As a future physician, I ask that anyone that would like to share the title “Doctor” with me in the hospital setting has had an equivalent amount of expertise in their field. Anything less does a disservice the the patient. I can’t count how many times I’ve seen a nurse or even a tech get called “doctor” with no correction by the staff member. If the patient can’t tell these people aren’t physicians, how do you expect they’ll be able to discern the differences between the nurse practitioner, who is wearing a white coat, prescribing treatment, and now even calling him or herself “Doctor,” and the physician, who they’ve learned to associate the term with when they’re in a healthcare setting?

    I’ve worked with plenty of nurse practitioners, and respect the group as a whole. But since there isn’t parity between their educational level and that of physicians, there shouldn’t be parity in their titles.

  234. more like just Dr. Keischa, DNP, MBA, NP-C, Family practice. I agree that all the crap behind the name is a little much but I don’t think we will get away from that since we must clarify what profession we are.

    Thanks for the wishes of congratulations. I understand your frustration but I want you to know that I just truly like scholarship and giving good evidence based care. I appreciate collaborating with my MD, pharmD, DPT counterparts. I hope that you will to.

  235. You have been a worthy adversary. Good luck in your studies. We all play within the guidelines we are allowed to. I just disagree with the nursing boards and nursing leaders on this one. I am sorry if I offended you. I may have come across harshly, but I still hold to all of my comments as true and factual. That certainly does not mean I don’t have a great deal of respect for my nursing colleagues.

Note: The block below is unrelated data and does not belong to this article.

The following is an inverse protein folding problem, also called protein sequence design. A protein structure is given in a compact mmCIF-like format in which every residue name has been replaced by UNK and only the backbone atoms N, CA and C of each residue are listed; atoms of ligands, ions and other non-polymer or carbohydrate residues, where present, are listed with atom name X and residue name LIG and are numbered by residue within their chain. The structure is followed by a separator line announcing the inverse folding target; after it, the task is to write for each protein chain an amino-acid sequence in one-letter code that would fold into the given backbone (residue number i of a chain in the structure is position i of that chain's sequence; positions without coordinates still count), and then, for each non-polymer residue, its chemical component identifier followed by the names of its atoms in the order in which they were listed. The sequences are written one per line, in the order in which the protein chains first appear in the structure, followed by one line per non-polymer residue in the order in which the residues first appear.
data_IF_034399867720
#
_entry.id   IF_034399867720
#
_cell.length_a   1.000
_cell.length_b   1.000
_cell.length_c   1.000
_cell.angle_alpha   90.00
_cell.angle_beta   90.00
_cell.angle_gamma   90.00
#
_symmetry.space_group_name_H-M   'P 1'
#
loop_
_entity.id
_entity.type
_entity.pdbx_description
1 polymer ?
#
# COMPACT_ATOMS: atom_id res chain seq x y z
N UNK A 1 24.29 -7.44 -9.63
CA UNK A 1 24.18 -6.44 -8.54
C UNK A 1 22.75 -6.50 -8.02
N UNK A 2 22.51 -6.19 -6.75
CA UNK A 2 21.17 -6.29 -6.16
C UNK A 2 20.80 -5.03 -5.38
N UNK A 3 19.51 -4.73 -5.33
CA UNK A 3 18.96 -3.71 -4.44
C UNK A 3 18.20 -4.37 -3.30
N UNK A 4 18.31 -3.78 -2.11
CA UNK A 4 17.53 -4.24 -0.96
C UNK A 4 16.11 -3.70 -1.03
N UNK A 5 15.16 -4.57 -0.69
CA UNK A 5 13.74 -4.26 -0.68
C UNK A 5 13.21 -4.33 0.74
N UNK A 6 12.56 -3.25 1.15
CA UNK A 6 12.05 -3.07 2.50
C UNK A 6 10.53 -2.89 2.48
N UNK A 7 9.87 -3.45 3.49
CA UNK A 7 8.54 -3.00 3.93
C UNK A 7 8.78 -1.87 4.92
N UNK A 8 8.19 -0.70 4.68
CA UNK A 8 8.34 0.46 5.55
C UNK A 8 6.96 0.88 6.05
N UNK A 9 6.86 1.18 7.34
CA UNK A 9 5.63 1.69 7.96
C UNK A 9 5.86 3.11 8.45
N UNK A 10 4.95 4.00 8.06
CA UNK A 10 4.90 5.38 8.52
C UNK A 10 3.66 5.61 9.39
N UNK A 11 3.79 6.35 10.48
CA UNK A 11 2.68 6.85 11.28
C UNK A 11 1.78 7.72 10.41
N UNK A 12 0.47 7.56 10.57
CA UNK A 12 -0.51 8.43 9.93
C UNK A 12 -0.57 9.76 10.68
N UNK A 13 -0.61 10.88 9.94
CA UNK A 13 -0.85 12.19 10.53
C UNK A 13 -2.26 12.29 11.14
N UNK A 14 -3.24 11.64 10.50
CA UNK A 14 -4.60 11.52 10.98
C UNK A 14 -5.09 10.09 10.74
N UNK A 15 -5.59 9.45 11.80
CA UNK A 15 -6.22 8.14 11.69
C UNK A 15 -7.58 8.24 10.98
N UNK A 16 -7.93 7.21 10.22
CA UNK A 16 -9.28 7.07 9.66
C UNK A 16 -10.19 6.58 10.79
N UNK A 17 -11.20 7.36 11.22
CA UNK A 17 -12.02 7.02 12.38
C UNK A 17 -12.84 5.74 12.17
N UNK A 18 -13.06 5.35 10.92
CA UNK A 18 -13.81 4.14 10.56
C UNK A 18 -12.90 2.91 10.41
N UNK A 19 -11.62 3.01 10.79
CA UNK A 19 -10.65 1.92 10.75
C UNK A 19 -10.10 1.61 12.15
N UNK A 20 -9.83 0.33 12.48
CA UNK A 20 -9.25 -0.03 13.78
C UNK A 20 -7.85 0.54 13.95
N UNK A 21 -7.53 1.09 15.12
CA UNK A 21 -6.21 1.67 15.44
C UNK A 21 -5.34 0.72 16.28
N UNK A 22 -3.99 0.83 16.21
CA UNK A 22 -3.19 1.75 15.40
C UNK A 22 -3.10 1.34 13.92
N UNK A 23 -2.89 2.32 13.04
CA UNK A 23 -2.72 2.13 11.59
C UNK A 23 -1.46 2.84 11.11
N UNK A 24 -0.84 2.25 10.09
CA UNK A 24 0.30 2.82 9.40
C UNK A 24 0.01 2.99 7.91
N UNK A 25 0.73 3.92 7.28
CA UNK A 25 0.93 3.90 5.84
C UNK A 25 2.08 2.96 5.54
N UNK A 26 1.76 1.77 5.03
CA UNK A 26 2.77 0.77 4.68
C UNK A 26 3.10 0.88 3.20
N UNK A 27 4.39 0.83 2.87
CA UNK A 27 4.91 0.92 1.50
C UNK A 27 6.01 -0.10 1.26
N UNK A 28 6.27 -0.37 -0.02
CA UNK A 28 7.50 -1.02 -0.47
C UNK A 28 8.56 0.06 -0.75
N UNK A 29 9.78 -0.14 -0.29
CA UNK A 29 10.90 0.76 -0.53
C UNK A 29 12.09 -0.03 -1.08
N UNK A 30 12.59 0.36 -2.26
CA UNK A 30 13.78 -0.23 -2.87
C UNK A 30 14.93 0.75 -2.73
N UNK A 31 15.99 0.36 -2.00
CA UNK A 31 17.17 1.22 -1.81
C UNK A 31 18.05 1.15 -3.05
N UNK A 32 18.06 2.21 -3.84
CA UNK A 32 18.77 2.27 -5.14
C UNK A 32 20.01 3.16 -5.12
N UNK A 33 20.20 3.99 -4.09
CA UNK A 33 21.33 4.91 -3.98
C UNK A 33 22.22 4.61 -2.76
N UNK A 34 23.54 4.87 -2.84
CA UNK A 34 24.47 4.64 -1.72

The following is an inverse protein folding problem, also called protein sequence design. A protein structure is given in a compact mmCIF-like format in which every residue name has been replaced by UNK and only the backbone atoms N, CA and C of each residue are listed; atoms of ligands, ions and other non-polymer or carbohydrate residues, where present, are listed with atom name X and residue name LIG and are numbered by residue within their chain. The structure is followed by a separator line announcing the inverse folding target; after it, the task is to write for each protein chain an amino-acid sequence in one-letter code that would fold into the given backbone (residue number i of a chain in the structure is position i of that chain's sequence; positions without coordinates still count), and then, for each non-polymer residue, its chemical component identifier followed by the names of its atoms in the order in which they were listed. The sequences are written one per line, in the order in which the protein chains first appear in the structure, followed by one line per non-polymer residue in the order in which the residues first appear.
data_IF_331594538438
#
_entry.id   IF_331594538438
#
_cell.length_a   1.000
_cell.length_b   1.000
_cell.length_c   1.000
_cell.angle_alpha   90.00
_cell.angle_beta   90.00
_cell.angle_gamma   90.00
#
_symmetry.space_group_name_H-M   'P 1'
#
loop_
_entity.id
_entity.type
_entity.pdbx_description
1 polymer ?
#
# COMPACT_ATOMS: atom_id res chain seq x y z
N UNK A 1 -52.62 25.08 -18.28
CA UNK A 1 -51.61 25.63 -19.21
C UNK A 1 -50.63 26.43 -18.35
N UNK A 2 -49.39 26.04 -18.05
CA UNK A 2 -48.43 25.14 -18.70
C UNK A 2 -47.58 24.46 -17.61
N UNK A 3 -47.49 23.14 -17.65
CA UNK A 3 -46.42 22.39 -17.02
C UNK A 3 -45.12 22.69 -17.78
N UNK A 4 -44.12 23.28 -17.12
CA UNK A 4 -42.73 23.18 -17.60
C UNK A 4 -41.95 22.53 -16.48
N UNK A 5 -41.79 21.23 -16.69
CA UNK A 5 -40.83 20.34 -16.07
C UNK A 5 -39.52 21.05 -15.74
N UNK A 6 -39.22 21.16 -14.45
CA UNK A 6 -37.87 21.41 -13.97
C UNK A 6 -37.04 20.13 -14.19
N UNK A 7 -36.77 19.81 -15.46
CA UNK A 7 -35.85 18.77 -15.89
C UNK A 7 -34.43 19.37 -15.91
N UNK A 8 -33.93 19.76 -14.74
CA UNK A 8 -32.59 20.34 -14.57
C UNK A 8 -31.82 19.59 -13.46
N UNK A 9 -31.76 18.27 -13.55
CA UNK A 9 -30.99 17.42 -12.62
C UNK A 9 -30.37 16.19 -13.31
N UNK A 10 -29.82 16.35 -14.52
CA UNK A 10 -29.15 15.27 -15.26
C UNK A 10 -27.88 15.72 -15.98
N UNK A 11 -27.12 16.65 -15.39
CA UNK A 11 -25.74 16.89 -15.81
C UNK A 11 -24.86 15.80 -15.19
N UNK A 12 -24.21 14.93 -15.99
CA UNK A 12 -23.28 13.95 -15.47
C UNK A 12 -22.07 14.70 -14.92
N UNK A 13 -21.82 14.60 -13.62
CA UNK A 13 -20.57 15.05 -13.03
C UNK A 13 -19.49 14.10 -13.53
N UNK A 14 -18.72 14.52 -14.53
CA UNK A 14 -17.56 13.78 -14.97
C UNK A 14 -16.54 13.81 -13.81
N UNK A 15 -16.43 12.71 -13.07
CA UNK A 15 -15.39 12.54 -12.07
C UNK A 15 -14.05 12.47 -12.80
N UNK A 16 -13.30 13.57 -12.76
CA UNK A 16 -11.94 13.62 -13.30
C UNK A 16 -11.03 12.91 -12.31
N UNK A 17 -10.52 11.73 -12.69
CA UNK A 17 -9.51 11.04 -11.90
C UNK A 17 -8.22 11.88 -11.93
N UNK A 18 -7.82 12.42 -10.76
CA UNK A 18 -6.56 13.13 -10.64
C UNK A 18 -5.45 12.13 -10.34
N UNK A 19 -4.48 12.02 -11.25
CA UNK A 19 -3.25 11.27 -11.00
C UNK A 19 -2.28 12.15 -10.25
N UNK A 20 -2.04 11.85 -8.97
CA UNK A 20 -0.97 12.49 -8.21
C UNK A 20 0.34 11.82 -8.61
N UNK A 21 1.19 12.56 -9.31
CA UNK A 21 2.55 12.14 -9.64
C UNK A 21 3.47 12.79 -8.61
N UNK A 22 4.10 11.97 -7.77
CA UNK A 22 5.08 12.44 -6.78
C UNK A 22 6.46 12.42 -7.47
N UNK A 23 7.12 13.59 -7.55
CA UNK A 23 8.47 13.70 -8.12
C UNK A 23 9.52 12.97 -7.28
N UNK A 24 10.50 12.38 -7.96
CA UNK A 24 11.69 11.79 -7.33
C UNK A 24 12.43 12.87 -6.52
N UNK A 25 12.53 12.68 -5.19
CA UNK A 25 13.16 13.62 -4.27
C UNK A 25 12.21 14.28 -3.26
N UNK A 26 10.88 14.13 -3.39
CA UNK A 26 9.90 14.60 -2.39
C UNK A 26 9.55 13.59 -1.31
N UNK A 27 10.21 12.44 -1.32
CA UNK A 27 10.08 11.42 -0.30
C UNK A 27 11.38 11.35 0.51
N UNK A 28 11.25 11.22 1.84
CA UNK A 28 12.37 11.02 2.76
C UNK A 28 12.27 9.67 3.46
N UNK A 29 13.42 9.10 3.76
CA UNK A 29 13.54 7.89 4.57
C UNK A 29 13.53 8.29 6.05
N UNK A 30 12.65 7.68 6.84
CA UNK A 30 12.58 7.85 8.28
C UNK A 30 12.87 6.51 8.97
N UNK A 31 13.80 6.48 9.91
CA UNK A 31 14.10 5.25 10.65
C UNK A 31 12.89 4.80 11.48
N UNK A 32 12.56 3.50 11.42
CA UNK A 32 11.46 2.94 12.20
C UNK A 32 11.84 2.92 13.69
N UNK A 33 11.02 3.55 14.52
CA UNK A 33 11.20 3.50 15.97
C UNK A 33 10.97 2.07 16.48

236. i can’t start the MBA courses because they are not feasible for me to take my nursing classes at the same time because it would be alot of work while working full time. so i am finishing the DNP and then next may I will complete the remaining 16 credits for the MBA.

  237. the mba degree is not a requirement it is a choice. it is not tied at all to my DNP. in fact I got a scholarship to take the intensive training through the college of medicine. sponsored by the college of medicine and It was a initial cohort to promote interdisciplinary education. there were also pharmacy, physical therapy and public health students and med students. if they are so busy they sure had enough time to dedicate to the 16 credit, 8 week, 6 hour a day classes with no interference with their med school classes. in fact the medical students were pleasant and i enjoyed speaking and interacting with them. the DNP classes are one day a week because most of us have to work!! pretty self explanatory. just because the classes are one day a week doesn’t mean there is no rigor. Nursing school is not med school. you keep arguing points that can not be compared. medicine is not nursing and nursing is not medicine.